And this is in praise of Jackson’s polished comfort-zone, one that has seen him sell 60 million albums worldwide. Jackson has written seven of the ten songs on this album, including the title track with its soothingly philosophical lines like you can’t chase lonely with a bottle of wine, asking myself if this means bourbon will suffice, but having to acknowledge the metaphoric maxim of you can’t mix angels with alcohol as a definitive embargo on such a drinking route to true love or even for assuaging the misery when it’s all gone. Hell, just listen to the music for its knowing palliatives because, after all, isn’t that what Country is all about?

Namechecking Tom Sawyer and Jack Kerouac, Jackson sings on Gone Before You Met Me about travelling and returning, about love and loss, about coffee and kisses, about home boys and hang-around boys and fix-that-sink-put-your-roots-in-the-ground boys where the apocalypse is dang right, it’s a fine life, a semantically apt declarative for embracing domesticity where love for and acquisition of a pretty little woman and 2.5 kids usurps the restless heart.

Something to drink to just keep brushing along [what a great verb use!] continues the alcohol motif in The One You’re Waiting On, a reassuring ballad about acceptance: be happy to be the one you’re waiting on, a line smoothed over pedal-steel, even if it as at a bar over a glass of Cabernet.

It sure isn’t outlaw Country with all these references to wine, but as if to respond to that observation, the following track Jim and Jack and Hank namechecks a different cultural touchstone in bourbons and a Country icon, and the return to honkey-tonk and a few choice country guitar riffs reassures in a different way, the song ending on a litany of Country likes and influences. This territory will get another upbeat visit on closer Mexico, Tequila and Me where Chevy and levy are rhymed without any anxiety over cliché.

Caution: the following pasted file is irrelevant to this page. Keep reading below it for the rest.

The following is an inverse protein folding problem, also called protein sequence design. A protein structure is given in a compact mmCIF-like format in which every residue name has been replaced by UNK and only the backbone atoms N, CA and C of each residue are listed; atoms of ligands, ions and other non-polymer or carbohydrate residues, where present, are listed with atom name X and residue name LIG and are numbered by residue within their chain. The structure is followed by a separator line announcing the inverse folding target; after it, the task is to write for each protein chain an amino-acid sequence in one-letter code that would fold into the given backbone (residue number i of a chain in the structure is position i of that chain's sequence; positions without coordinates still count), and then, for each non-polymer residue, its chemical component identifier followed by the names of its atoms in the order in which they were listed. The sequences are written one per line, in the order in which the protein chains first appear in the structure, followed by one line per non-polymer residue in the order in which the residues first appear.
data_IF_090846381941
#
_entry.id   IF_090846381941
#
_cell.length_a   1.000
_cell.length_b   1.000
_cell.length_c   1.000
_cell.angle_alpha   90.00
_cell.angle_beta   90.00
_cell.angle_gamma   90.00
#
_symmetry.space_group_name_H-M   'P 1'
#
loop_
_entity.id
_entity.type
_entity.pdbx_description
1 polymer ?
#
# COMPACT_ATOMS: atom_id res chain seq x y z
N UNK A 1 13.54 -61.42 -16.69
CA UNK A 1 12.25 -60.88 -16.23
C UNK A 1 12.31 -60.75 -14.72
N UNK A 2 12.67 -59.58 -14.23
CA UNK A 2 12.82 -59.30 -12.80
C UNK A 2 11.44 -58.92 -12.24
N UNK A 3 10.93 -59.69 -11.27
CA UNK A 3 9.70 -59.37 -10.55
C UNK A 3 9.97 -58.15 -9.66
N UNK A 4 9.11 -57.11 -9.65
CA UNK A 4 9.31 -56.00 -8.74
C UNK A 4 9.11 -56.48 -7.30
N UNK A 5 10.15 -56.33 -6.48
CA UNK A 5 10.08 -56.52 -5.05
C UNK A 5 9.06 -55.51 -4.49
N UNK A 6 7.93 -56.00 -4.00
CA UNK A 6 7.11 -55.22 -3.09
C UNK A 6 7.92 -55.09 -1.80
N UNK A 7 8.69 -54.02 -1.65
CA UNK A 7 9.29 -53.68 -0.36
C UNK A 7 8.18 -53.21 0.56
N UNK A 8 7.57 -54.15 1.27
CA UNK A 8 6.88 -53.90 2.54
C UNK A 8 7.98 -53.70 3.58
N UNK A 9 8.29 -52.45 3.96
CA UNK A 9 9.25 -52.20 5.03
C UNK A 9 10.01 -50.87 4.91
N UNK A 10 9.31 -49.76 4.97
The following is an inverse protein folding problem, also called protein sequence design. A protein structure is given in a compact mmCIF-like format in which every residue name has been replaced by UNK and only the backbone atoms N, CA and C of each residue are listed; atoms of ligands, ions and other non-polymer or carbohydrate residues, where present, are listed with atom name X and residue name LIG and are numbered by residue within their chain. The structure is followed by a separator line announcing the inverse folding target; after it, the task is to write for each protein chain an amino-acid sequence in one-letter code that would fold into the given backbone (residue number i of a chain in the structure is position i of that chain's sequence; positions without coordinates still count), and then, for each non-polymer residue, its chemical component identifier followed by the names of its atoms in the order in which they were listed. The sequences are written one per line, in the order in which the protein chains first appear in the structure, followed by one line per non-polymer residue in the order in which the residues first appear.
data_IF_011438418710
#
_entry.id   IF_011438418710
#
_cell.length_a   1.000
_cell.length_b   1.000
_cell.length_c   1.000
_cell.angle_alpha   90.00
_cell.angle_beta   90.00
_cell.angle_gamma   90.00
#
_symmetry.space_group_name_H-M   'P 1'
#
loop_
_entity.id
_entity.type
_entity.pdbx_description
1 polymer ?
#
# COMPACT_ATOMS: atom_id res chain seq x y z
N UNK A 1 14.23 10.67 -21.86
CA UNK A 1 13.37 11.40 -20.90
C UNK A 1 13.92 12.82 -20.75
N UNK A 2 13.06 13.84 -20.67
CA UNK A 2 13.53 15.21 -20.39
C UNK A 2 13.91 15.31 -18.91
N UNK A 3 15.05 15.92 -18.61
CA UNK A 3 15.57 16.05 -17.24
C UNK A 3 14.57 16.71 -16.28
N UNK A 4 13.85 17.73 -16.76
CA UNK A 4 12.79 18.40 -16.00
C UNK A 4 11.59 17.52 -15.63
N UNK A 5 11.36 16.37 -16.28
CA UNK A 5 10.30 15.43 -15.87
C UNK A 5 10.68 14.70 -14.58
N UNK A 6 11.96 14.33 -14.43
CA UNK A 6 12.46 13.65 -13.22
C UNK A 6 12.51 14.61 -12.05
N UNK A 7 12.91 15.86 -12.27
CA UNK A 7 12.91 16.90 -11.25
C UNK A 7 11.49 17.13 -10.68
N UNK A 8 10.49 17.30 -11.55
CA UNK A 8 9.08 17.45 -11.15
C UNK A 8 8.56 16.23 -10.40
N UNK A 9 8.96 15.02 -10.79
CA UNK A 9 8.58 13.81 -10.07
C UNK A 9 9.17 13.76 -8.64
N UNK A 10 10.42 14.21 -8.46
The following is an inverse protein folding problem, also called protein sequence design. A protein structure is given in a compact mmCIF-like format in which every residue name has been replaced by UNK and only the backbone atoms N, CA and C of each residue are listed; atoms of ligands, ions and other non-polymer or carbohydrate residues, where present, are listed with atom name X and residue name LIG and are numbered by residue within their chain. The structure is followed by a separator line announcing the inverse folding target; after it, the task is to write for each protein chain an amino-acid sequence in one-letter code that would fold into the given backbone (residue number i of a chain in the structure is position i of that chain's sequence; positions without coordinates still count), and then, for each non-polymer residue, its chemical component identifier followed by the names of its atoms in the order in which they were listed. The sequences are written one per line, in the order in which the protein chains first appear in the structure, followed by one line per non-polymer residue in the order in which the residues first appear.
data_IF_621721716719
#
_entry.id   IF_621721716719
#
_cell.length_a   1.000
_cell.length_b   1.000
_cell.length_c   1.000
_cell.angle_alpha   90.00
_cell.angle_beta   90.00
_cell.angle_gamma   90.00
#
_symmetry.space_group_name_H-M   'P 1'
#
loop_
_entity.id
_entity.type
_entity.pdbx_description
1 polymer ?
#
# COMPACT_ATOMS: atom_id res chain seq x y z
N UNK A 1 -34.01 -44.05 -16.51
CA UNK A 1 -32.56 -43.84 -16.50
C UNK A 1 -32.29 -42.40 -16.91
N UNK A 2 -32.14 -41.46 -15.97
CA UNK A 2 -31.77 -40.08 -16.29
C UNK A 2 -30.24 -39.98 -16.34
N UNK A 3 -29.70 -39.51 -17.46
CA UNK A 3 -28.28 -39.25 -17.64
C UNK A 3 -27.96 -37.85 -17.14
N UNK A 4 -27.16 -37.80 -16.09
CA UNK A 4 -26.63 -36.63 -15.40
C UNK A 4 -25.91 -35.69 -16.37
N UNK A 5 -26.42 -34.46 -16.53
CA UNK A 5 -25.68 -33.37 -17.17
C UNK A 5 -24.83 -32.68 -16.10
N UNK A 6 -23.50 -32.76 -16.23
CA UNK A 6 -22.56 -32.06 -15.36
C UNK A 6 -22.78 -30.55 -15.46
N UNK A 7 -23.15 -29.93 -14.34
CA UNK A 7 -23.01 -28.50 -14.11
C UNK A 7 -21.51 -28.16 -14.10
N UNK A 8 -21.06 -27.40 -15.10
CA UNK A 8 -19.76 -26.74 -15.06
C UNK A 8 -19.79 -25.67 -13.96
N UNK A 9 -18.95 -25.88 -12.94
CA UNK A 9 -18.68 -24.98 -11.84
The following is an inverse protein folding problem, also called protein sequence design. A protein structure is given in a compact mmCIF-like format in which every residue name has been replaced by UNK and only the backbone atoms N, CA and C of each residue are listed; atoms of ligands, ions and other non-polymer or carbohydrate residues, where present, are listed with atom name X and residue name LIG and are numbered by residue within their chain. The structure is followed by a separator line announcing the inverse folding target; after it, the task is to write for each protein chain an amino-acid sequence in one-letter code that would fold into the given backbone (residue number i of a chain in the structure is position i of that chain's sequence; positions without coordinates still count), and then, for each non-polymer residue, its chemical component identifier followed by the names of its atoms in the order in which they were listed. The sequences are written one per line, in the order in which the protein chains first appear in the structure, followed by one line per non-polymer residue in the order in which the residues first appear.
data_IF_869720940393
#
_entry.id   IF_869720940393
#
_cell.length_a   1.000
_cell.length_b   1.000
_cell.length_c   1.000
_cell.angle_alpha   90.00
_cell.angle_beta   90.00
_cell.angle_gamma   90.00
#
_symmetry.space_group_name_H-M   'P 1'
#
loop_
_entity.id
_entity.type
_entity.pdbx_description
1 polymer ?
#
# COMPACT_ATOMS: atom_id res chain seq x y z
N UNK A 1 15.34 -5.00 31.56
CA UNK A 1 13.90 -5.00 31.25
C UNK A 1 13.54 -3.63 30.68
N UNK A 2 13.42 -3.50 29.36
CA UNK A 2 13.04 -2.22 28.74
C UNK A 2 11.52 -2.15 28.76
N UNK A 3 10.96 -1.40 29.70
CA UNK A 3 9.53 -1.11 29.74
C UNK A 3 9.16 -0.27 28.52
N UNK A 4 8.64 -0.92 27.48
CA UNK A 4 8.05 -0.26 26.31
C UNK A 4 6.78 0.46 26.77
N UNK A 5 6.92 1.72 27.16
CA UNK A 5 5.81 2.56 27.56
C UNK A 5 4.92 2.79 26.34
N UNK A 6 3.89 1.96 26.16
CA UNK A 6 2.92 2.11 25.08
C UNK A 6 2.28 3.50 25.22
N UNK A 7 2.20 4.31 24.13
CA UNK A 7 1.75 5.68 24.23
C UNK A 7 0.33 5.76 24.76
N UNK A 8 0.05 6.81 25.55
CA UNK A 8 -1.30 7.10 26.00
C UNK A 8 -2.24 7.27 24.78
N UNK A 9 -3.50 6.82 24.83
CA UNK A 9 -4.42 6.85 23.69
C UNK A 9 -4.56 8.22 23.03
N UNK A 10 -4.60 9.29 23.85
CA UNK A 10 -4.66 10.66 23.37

The penultimate track on the album When God Paints is the quintessence of Country schmaltz, but Jackson infuses it with the honeyed baritone of his vocal and self-belief in a way that seems to de-cloy the banalities of the lyrics, a soothing simplicity to mirror the simple things it intones in more of that homespun philosophy spinning gently this weave of Country comfort.

Butt Music 2

Jason Isbell - Something More Than Free, album review

Noteworthy Place

Jason Isbell’s 2013 album, Southeastern, established him as a fine solo singer-songwriter, not least for me through the overwhelming impact of the one song Elephant which remains a favourite – a relative term, I know, in my extensive list of ‘favourites’ – because of the simplicity of its nonetheless memorably sweet melody, and the power of its storytelling, here plaintive and genuinely emotive.

This follow-up continues that significant trajectory, no one song matching the puissance of Elephant, but perhaps more impacting as a whole. Stand-outs are second 24 Frames, which has an element of Springsteen about it; third Flagship, an acoustic narrative with a simple and soft harmonising vocal, the storytelling evocative without needing to create drama; fifth Children of Children which is distinctly reminiscent of Gordon Lightfoot in its melody, and America in the acoustic guitar work before it pans out atmospherically into a long sweep of strings and fuzzed guitar; eighth Something More Than Free which is as near to Elephant as it gets on this release, another simply acoustic performance with additional wailing slide, and tenth Palmetto Rose, the one rocker on the album with echo on the vocal and wah-wah in the guitar: generic but effective, riding high on the bass and into its organ uplift.

All the other songs are damn fine too and it is a strong, satisfying whole placing Isbell in a noteworthy place as an artist.